Observe that Jane represents "the Earth" and the beacon represents "some distant location" in the twin paradox. The assumption that "the Earth" and "some distant location" have a fixed separation is inherent, but unstated, in the twin paradox.

Jane and Joe are sufficiently distant from any masses as to be considered to be alone in the universe, with no gravitational field in effect. The gravitation exerted by Jane and her structure on Joe is negligible.  (The absence of gravitational effects is another unstated assumption in the twin paradox.)

Jane and Joe pass each other twice, at relativistic velocities of v and -v. Joe and the beacon pass each other twice, also at relativistic velocities of v and -v (Jane and the beacon are fixed to the same structure and hence share the same frame).

Four noteworthy events take place:

1. Joe and Jane are collocated as they pass for the first time. Their clocks begin measuring time elapsed.

2. Joe and the beacon are collocated as they pass for the first time. Joe's clocks are paused and the beacon sends a message to Jane's clocks to pause.

3. Joe and the beacon are collocated as they pass for the second time. Joe's clocks restart measuring time elapsed and the beacon sends a message to Jane's clocks to resume measuring time elapsed.

4. Joe and Jane are collocated as they pass for the second time. Their clocks stop measuring time elapsed and Joe and Jane exchange clocks such that they both have one marked Joe’s and one marked Jane’s. Neither consults the other as they each attempt to work out what the other's clock will read.

Observe that I quite specifically do not say who reverses direction. For the purposes of the thought experiment, we can say that both Joe and Jane were anaesthetised while one of them reversed direction, so that neither knows which has changed direction relative to any third observer (such as the reader). By virtue of the scenario, both clocks are paused while any acceleration takes place and therefore no acceleration affects the measured time elapsed.

There is an asymmetry in this scenario, but Jane and Joe cannot determine on whose part that asymmetry lies.

Jane's calculations:

Joe is in motion relative to Jane. Jane calculates that the total time elapsed between events 1 and 2 and events 3 and 4 will have been 2L/v and her clock confirms that this is the case.  Assuming that the clock is sophisticated enough, Jane will be able to see that the time elapsed between events 1 and 2 was (L/v + L/c).  This is because the signal to stop timing would have taken a period of L/c to reach Jane’s clocks.  The time measured for the return trip, events 3 and 4, was (L/v - L/c), again due to the time taken for the signal to reach Jane’s clocks (a start signal this time).

Jane further calculates that because Joe is in motion, his clocks will run slow and will show a time elapsed of (2L/v) / γ where γ = 1 / √(1-v2/c2) (see The Lightness of Fine Tuning (Part 2) for an explanation of how this value of gamma (γ) is calculated, look up “time dilation” or here for confirmation that t’ = t / γ).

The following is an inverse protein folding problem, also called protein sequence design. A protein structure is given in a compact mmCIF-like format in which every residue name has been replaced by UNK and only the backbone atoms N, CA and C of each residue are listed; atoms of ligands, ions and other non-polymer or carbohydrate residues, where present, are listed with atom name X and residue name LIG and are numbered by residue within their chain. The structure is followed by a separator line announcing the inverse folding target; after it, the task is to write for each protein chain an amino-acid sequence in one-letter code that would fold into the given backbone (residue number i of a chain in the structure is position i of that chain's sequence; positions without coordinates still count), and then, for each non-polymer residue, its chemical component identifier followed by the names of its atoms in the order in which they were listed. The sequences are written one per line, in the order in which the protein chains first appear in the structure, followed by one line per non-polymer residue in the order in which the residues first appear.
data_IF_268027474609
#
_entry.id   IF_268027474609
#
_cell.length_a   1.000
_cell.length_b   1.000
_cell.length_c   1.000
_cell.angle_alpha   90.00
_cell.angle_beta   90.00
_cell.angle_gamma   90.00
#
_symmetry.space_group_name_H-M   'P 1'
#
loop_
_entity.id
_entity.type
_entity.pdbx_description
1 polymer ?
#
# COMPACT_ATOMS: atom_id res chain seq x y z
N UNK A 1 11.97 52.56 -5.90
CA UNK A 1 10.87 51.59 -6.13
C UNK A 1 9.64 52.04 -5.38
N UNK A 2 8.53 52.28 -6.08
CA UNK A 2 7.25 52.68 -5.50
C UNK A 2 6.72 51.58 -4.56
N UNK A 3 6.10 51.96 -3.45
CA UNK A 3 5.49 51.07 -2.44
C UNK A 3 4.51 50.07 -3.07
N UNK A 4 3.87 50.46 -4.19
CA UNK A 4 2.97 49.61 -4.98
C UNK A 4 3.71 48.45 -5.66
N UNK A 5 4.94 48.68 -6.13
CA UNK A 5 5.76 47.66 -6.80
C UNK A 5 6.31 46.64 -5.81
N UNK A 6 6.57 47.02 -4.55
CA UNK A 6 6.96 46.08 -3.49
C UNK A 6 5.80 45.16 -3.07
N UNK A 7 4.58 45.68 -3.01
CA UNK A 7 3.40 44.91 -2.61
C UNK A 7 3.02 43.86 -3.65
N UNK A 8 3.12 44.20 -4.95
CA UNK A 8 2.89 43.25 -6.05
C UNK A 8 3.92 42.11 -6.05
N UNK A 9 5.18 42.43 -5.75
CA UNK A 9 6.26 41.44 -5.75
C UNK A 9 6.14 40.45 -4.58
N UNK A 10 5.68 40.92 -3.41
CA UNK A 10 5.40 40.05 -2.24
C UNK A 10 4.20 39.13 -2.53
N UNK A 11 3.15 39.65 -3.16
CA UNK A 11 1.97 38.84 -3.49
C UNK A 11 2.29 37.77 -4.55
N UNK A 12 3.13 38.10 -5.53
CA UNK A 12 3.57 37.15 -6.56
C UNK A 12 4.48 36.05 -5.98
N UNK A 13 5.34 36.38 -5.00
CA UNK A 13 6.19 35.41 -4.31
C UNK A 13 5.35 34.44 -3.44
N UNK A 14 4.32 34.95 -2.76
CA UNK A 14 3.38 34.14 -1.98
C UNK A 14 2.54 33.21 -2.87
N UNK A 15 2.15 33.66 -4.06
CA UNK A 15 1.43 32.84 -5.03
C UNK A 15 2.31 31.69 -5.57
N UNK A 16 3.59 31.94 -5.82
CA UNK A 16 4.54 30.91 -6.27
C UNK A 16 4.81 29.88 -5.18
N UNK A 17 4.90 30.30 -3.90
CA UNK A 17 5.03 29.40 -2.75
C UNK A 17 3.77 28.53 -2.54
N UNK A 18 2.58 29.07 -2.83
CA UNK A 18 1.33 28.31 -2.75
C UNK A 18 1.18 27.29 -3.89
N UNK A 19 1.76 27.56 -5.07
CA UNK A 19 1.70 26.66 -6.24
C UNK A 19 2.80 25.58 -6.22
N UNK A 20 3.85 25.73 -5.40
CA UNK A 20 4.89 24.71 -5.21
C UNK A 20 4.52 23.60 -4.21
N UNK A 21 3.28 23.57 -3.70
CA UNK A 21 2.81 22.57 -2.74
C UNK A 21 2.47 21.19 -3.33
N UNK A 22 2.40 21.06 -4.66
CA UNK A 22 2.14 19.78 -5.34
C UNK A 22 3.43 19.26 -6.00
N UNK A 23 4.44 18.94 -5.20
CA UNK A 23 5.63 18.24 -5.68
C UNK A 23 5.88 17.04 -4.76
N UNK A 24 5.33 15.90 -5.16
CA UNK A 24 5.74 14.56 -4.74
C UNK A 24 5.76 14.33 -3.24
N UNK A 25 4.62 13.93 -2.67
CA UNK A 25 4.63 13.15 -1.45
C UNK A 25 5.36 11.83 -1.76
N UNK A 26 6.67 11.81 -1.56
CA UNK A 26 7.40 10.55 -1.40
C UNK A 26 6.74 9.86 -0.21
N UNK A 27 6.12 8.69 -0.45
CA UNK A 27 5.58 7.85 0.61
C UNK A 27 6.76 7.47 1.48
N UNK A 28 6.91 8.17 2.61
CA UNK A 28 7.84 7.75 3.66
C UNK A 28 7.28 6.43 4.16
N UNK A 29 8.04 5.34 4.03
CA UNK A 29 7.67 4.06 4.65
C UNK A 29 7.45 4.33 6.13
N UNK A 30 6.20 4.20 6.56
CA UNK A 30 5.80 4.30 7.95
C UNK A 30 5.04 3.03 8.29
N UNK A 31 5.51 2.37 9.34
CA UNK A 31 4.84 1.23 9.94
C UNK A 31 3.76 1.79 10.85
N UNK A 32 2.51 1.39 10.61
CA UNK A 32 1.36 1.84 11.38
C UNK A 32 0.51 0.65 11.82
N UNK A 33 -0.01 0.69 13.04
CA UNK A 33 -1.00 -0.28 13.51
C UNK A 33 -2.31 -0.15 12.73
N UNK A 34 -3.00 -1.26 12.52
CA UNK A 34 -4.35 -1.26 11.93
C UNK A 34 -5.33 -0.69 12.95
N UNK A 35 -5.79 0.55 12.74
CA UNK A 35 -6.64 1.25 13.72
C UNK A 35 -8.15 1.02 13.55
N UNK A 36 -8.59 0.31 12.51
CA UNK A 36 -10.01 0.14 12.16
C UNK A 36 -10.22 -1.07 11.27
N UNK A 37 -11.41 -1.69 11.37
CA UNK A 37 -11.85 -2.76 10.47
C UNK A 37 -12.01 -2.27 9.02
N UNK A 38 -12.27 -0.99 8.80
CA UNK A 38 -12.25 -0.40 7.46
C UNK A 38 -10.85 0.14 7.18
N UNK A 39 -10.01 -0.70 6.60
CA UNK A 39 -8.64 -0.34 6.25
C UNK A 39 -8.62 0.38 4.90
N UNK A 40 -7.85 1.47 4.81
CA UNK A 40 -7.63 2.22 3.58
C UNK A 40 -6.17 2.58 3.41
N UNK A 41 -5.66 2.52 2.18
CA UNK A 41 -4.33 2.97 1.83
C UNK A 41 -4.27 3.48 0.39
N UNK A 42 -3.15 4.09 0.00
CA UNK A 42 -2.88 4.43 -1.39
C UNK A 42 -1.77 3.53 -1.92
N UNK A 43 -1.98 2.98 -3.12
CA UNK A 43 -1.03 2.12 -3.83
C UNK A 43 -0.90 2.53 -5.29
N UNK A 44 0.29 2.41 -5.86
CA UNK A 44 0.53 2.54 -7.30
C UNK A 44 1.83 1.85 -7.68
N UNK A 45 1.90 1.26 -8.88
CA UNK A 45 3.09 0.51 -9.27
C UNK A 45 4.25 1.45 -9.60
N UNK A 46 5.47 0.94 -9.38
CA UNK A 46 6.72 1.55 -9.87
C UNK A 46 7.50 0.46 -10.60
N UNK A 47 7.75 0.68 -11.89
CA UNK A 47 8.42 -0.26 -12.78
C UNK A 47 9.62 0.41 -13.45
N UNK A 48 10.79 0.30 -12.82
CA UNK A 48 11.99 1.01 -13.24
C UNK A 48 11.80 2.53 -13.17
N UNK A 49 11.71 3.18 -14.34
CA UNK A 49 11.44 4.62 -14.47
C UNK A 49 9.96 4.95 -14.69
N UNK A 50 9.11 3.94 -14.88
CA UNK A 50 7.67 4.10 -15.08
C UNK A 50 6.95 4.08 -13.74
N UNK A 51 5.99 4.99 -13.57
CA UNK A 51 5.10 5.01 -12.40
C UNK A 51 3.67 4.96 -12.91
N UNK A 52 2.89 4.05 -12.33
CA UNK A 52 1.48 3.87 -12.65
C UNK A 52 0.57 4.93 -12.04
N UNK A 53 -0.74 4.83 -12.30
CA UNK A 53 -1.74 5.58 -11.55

Jane can check Joe’s clock and see:

time elapsed (event 1 – event 2) = (L/v + L/c) / γ;

time elapsed (event 3 – event 4) = (L/v - L/c) / γ; so

total time elapsed = (L/v + L/c) / γ + (L/v - L/c) / γ = (2L/v) / γ


Jane’s clock, according to Jane = 2L/v

Joe’s clock, according to Jane = (2L/v) / γ

Joe's calculations:

Jane is in motion relative to Joe. Joe therefore calculates that Jane's structure is foreshortened by a factor of 1/γ. Therefore the time elapsed while the entirety of the structure passes twice will be (2L/v) / γ. Sure enough, Joe checks his clock and sees that this is the case.

Working out what Jane's clock will read is a little more complex. Joe knows that not only is Jane's structure foreshortened, but that Jane's clocks will also run slow by a factor of γ.

The first period elapsed can therefore be calculated as follows (noting that Jane's relative motion is in the same direction as the message from the beacon to Jane's clocks):

t1         = γ.(γ.L/v + γ.L/(c-v))

= γ2.(L/v + L/(c-v))

= γ2.(L/v.(c2-v2)/(c2-v2) + L(c+v)/(c2-v2))

= γ2.(c2.L/v - Lv + Lc + Lv)/(c2-v2)

= γ2.(c2.L/v + Lc)/(c2-v2)

but since γ2 = 1 - v2/c2 = (c2 - v2)/c2,

t1         = (c2 - v2)/c2 . (c2.L/v + Lc)/(c2-v2)

= (c2.L/v + Lc)/c2

= L/v + L/c

The same process can be used to calculate that the second period elapsed is (L/v - L/c). The total time elapsed on Jane's clock, as calculated by Joe, will be 2L/v - precisely the same as calculated by Jane and as shown on the clock labelled as Jane’s.


Joe’s clock, according to Joe = (2L/v) / γ

Jane’s clock, according to Joe = 2L/v

If both Jane and Joe agree about what the other’s clock should read, and this agreement is confirmed by measurement, then there is no paradox.

I believe also that my scenario demonstrates pretty conclusively that neither the acceleration nor the subsequent change to Jane’s inertial frame in Joe Wolfe’s scenario has a direct impact, since (in my scenario) there is no indication as to which inertial frame changed.


Please note that Joe Wolfe clearly states that there is no paradox here and nothing in this article should be taken as implying that Joe is a proponent of the Twin Paradox as a paradox.

1 comment:

  1. cool post. I have heard of the twin paradox but never knew the details in much depth. Now I feel like I have some sense of what it is and why it isn't really a paradox.